Encrustation on stents is a well-established complication of retained DJS in the urinary tract (1). The amount of encrustation on a stent is associated with its indwelling time in the body (2).
As DJS indwelling time increases, more complicated operations are required for removal from the body. However, probably due to an insufficient number of patients, to our knowledge no study is yet available in the literature that directly addresses this issue. In this study, we tested the hypothesis that longer indwelling times require more complicated surgery in the largest patient series assessed so far. By looking at the DJS indwelling time, we investigated whether the treatment modality required for its removal from the body is predictable or not.
After local ethics committee approval, we retrospectively evaluated treatment modalities applied to forgotten ureteral stents (FUS) in 57 patients at two neighbouring Turkish referral urology departments where urinary tract stone surgery was commonly performed. Informed consent was obtained from all participants included in the study. Patients were treated between January 2007 and December 2014. The indwelling time of DJSs was calculated from the time of insertion to the time of removal. Patient records from earlier years were excluded from the study because some of the current therapeutic modalities, such as retrograde intrarenal surgery (RIRS), were not being used at that time. Patients whose DJS indwelling time was less than six months were excluded from the assessment. Two patients with bilateral DJS were excluded from the study due to the difficulty of their evaluation.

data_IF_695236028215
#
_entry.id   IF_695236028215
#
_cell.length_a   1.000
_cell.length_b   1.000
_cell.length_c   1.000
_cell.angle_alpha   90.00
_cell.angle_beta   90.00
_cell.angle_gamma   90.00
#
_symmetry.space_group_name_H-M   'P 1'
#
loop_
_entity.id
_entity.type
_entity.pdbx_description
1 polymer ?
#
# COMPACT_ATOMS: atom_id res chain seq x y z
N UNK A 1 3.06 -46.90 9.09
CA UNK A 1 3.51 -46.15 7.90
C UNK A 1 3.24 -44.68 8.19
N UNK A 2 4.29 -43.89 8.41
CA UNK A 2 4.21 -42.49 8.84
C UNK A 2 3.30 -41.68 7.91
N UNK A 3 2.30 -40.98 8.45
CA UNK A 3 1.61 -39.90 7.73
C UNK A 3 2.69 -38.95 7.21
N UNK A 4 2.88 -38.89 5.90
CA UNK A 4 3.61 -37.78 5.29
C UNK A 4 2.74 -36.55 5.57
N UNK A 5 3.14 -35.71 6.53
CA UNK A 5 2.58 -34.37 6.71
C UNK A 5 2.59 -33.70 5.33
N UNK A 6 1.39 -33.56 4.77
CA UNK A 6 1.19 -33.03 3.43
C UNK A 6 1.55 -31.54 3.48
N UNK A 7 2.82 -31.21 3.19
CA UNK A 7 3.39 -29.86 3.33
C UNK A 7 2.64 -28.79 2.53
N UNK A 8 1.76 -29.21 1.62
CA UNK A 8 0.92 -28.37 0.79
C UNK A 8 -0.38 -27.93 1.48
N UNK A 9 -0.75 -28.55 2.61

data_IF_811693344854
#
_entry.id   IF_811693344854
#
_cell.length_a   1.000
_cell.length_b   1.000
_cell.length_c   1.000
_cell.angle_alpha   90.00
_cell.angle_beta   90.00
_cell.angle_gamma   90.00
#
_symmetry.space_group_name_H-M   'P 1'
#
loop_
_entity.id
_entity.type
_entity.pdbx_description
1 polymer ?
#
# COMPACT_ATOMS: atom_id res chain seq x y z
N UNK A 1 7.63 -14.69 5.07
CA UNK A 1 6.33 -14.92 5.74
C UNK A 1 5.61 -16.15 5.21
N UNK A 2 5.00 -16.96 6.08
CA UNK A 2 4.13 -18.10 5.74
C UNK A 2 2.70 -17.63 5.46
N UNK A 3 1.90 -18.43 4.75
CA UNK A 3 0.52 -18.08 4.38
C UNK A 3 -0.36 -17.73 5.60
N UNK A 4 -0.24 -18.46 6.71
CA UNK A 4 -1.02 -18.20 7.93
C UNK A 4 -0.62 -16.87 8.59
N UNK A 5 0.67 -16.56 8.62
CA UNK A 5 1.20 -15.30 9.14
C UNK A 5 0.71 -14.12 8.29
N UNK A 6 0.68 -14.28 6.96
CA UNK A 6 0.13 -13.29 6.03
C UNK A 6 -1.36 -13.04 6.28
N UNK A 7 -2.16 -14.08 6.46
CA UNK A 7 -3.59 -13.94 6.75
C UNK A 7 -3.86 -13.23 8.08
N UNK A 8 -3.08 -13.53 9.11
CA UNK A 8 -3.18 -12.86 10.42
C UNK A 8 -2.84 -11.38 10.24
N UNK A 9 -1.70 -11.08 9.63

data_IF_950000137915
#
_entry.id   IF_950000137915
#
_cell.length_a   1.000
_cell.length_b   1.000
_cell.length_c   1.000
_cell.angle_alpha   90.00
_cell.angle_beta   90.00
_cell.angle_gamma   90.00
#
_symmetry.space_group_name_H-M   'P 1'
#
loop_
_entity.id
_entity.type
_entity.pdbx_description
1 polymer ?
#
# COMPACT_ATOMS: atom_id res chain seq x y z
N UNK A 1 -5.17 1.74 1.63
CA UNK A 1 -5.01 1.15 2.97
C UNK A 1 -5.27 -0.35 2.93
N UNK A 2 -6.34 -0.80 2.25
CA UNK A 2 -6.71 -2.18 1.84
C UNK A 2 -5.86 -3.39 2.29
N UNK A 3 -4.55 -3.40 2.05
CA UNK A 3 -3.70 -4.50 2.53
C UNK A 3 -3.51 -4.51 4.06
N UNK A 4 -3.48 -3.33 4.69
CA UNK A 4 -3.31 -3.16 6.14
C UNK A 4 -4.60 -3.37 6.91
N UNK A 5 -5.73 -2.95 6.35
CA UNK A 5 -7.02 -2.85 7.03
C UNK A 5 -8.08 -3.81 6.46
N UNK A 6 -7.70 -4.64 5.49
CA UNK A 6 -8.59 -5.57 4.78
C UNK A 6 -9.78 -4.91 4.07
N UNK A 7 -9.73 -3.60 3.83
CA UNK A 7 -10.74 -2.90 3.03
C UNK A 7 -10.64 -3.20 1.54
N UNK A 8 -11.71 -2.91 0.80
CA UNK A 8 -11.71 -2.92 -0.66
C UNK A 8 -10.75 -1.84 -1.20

Urine culture, serum creatinine, and white blood cell counts were evaluated in all patients. Patients with a positive urine culture were treated preoperatively, according to the culture antibiogram. Before any urological intervention, urine culture negativity was obtained from all patients. In all patients, ultrasonography (USG) and serum creatinine were examined routinely at one to three months postoperatively.